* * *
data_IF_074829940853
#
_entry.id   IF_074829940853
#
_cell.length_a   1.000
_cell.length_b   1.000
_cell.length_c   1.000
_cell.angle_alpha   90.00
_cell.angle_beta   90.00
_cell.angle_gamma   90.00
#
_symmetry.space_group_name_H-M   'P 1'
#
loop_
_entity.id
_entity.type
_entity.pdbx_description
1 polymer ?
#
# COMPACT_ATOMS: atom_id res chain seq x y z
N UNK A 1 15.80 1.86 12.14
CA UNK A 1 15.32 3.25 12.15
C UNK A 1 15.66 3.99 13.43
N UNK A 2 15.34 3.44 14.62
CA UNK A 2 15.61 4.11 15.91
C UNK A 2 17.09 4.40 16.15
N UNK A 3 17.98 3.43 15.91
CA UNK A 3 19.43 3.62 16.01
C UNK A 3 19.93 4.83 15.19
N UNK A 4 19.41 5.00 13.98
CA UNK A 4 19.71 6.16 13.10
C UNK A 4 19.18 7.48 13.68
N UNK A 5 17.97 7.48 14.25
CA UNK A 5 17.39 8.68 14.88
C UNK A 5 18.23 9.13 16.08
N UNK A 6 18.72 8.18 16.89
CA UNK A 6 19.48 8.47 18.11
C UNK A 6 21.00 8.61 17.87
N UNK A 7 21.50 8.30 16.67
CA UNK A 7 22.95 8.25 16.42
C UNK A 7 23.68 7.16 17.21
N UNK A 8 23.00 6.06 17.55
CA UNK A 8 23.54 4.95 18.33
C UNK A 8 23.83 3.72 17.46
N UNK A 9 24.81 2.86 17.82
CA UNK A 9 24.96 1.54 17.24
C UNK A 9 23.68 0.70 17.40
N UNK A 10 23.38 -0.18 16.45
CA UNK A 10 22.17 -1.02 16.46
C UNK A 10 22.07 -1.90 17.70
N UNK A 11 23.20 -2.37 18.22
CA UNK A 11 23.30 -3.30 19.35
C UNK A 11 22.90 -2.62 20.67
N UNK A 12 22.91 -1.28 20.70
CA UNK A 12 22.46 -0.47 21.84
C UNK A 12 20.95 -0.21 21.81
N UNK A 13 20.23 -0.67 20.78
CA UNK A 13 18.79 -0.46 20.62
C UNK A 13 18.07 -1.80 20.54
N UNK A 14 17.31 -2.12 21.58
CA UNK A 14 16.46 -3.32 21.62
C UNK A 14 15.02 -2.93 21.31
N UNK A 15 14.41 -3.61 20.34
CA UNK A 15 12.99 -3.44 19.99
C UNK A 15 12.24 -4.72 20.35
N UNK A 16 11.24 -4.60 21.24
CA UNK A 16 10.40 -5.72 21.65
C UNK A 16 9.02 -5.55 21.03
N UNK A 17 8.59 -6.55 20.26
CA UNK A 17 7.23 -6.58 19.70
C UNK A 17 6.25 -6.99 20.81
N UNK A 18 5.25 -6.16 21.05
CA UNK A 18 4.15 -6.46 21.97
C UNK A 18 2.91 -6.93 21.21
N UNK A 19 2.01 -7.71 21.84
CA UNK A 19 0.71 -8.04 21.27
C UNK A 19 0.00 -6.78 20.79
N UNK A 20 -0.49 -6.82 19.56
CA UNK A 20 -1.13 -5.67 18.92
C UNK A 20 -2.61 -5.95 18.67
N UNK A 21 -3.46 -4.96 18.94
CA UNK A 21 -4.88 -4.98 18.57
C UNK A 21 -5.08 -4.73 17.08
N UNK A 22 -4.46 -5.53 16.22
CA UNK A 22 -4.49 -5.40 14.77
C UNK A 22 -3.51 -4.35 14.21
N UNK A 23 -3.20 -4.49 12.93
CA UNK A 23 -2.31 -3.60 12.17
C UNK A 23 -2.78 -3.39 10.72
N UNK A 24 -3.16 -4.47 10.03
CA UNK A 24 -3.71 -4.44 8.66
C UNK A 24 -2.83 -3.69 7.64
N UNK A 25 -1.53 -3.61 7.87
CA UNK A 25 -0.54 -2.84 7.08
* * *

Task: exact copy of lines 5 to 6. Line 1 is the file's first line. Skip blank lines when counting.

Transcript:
_cell.length_a   1.000
_cell.length_b   1.000